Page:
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What Did You Say? 5 Signs You May Be Experiencing Age-Related Hearing Loss

by Oona Laine

If you're between the ages of 65 – 74, and you've been having trouble hearing lately, you might be experiencing age-related hearing loss. According to research, approximately one in three people begin losing their hearing around that time. In some cases, the hearing changes can be so subtle that you might not even realize you're having problems. Here are five signs that will help you determine if you're experiencing hearing loss. If any of the following symptoms seem familiar, you should have your hearing tested as soon as possible.

The Volume on the Television is on the Highest Setting

Are you constantly needing to turn the volume up on the television because you can't hear it? Is your family constantly turning the television down because you have it on too loud? This may be a sign that you're experiencing hearing loss. 

You Need People to Repeat Themselves

Do you need people to repeat themselves when they're speaking to you? Are you only able to understand certain parts of the conversation? Everyone needs to have things repeated once in a while. However, missing parts of conversations on a regular basis, may be a sign that something is wrong. If you need to have things repeated back to you on a regular basis, you may be experiencing age-related hearing loss.

You Have to Adjust the Volume on the Phone

Do you have to turn the volume all the way up on your phone in order to hear the person on the other end? Do you need to put all of your conversations on speaker phone? If so, you may have a hearing problem.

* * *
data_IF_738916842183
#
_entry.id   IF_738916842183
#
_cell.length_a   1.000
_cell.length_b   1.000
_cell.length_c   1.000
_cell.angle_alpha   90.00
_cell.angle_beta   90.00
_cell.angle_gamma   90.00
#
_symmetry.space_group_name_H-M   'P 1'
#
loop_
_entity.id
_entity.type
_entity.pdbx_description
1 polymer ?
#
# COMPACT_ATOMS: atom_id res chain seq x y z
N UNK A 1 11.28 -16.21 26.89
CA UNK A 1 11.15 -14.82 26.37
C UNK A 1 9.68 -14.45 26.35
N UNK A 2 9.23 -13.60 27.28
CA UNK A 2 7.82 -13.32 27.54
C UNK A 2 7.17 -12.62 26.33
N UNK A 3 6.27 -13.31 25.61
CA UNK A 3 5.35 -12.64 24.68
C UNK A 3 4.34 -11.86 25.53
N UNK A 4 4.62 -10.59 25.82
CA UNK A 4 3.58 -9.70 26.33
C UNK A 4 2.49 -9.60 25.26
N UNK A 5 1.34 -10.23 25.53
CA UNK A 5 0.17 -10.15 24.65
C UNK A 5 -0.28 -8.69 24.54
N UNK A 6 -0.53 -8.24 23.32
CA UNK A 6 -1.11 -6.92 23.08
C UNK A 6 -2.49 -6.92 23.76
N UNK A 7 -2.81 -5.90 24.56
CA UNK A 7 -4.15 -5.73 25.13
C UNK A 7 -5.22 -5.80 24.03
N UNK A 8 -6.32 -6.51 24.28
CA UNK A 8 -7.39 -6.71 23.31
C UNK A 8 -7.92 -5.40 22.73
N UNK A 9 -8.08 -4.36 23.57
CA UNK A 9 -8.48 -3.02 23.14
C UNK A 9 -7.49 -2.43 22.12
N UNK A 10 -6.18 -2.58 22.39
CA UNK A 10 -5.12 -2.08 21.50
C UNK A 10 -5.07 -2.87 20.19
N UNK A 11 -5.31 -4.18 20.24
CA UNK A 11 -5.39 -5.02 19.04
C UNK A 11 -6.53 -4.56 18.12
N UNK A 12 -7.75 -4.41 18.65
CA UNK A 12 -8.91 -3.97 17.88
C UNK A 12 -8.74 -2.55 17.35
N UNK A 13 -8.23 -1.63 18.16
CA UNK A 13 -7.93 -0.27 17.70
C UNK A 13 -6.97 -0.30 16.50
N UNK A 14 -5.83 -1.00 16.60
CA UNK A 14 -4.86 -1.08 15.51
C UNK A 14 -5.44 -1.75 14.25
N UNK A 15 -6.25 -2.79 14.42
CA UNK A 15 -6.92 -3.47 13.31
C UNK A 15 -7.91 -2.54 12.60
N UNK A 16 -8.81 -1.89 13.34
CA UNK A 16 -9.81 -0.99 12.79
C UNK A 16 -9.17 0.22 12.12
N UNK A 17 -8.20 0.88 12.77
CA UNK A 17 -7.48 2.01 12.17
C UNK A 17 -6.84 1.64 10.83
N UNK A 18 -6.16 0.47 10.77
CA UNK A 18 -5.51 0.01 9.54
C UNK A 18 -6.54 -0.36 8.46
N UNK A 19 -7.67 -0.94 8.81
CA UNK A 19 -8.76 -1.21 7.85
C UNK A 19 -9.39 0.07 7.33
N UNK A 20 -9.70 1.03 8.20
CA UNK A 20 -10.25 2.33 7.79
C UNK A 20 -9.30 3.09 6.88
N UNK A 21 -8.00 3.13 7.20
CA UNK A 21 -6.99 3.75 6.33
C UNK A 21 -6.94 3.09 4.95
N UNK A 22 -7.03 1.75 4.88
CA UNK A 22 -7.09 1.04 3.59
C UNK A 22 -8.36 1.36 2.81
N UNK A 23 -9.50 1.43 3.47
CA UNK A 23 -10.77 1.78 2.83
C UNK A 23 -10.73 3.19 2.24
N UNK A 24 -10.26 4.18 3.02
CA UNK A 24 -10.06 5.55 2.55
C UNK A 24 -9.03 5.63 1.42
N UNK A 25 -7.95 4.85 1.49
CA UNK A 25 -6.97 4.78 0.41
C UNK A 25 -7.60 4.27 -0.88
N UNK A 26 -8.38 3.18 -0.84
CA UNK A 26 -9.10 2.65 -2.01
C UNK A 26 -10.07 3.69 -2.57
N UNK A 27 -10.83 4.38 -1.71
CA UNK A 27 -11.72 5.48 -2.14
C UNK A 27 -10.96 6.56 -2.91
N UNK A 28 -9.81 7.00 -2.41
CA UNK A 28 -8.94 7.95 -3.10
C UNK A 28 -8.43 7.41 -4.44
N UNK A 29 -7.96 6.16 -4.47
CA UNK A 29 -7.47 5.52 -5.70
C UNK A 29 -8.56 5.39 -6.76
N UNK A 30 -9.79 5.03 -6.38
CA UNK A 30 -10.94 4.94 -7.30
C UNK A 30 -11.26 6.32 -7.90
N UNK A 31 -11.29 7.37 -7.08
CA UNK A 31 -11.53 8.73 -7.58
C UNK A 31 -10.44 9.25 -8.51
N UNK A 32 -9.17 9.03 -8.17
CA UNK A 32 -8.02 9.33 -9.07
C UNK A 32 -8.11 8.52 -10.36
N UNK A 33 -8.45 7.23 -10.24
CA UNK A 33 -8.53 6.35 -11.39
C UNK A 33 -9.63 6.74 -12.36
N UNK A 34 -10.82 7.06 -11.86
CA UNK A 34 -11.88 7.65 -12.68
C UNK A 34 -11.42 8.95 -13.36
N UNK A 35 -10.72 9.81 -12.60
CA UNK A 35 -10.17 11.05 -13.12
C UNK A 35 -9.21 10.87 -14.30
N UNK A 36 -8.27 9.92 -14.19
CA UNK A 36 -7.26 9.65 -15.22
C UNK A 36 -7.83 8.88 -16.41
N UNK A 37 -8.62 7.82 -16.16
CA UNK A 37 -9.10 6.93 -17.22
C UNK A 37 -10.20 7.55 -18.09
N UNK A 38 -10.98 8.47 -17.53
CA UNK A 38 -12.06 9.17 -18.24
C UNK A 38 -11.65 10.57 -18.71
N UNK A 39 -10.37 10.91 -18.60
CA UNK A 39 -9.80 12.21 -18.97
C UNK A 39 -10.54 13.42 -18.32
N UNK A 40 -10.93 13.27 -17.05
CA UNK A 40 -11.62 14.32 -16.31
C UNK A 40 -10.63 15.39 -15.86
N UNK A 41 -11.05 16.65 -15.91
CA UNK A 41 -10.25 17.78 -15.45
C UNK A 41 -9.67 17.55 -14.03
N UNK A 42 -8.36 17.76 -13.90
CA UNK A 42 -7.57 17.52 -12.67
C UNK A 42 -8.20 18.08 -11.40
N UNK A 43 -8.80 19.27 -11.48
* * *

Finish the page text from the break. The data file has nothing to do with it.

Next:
You Get Frequent Evening Headaches

Have you been experiencing an increase in evening headaches? If so, it could be due to the constant straining to hear what's going on around you. When you can't hear properly, you strain your facial muscles to concentrate on what's being said. That constant straining can lead to evening tension headaches.

You Can't Follow Conversations in Noisy Rooms

Do you feel lost in a crowded room? Is it difficult to follow a conversation when things are noisy around you? Do you lose your ability to follow conversations in noisy rooms? If you answered yes to those questions, your ears may be having a hard time filtering out the background noise.

If you're experiencing any of the symptoms described above, you need to have your hearing tested as soon as possible, such as at You may need hearing aids to help you hear what you've been missing.